Spanish house prices are still falling in most places around the country, according to the latest local house price index, published quarterly by the appraisal company Tinsa.
The index for the third quarter of the year shows that prices were up in six provincial capitals, nine provinces, and three autonomous communities, but fell everywhere else.
The average national house price kept falling as a result, down 4.3% compared to the same period last year.
The cumulative fall in Spanish house prices since the boom topped out in Q3 2007 is now 40.3%, according to Tinsa’s valuations. That’s the first time the peak-to-trough fall has broken through the 40% barrier.
At the other end of the scale prices crashed by 16% in Salamanca and 15% in Segovia, both in the region of Castilla y Leon.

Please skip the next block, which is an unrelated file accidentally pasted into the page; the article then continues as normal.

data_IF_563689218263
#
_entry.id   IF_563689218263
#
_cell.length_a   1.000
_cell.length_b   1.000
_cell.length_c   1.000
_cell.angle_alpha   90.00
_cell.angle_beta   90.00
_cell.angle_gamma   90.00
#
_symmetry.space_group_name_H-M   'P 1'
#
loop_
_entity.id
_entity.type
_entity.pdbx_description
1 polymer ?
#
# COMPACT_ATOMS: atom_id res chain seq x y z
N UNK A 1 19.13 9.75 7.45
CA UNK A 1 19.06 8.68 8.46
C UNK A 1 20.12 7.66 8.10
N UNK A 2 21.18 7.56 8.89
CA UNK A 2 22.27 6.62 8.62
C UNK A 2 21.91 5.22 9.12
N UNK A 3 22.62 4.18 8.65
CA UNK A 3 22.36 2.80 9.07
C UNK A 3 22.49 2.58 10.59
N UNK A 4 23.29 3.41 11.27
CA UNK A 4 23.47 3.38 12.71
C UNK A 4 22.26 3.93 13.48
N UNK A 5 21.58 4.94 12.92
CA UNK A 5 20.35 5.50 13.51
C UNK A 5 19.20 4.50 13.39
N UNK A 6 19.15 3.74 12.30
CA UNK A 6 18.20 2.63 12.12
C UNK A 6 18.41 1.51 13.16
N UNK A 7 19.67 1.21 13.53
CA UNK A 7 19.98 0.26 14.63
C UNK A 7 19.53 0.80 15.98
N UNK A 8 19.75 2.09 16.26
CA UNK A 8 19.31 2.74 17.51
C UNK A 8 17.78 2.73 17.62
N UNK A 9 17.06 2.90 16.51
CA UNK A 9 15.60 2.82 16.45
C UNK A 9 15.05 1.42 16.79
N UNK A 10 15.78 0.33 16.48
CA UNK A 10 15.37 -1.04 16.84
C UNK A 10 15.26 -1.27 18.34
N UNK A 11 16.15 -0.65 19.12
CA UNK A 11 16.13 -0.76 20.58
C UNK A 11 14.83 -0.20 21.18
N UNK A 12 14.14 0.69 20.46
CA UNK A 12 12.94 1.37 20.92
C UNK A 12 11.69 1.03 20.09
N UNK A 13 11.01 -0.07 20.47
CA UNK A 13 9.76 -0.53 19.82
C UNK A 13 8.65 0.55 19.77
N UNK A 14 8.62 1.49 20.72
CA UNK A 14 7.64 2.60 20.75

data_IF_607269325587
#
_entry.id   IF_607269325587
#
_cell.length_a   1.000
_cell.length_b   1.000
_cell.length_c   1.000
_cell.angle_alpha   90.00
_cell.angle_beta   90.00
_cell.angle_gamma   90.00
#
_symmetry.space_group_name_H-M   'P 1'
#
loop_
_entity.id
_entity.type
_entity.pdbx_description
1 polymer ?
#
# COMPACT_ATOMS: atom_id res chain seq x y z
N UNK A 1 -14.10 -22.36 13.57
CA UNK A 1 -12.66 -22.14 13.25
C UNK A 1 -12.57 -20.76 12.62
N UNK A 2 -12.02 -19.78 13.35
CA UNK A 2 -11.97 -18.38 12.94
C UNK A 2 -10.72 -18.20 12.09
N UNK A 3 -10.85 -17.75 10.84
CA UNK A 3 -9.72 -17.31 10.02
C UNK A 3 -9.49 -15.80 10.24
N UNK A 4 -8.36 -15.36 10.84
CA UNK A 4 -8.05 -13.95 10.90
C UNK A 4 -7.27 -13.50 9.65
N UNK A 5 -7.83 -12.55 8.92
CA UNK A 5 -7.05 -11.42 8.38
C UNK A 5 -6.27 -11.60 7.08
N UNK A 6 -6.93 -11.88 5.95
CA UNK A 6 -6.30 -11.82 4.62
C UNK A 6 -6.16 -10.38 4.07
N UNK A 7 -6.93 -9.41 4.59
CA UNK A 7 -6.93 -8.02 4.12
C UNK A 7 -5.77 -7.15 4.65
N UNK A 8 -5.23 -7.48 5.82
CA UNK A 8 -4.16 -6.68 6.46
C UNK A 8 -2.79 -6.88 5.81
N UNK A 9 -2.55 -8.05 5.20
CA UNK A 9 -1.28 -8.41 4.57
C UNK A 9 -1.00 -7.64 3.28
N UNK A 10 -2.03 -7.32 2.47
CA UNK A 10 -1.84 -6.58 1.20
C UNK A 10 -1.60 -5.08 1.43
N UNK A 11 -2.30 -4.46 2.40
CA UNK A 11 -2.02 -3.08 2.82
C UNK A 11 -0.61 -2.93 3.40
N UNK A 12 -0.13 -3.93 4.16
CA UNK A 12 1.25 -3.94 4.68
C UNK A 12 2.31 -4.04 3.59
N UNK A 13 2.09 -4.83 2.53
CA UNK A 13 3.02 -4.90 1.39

House prices in the Spanish capital Madrid fell an annualised 2%, which means a peak-to-trough decline of 48.7%. Not as bad as Barcelona province though, where prices are down 51.2% in total.
The record for cumulative declines goes to Guadalajar, down 59.4%, , followed by Zaragoza (-54.4%), and Valencia (-53.2%). So in some parts of Spain at least, house prices have more than halved since boom turned to bust.
Looking forward Tinsa see the end of house prices declines in Spain around the corner. “We estimate that at the end of 2014 the fall in the average national house price will be close to zero,” say Tinsa.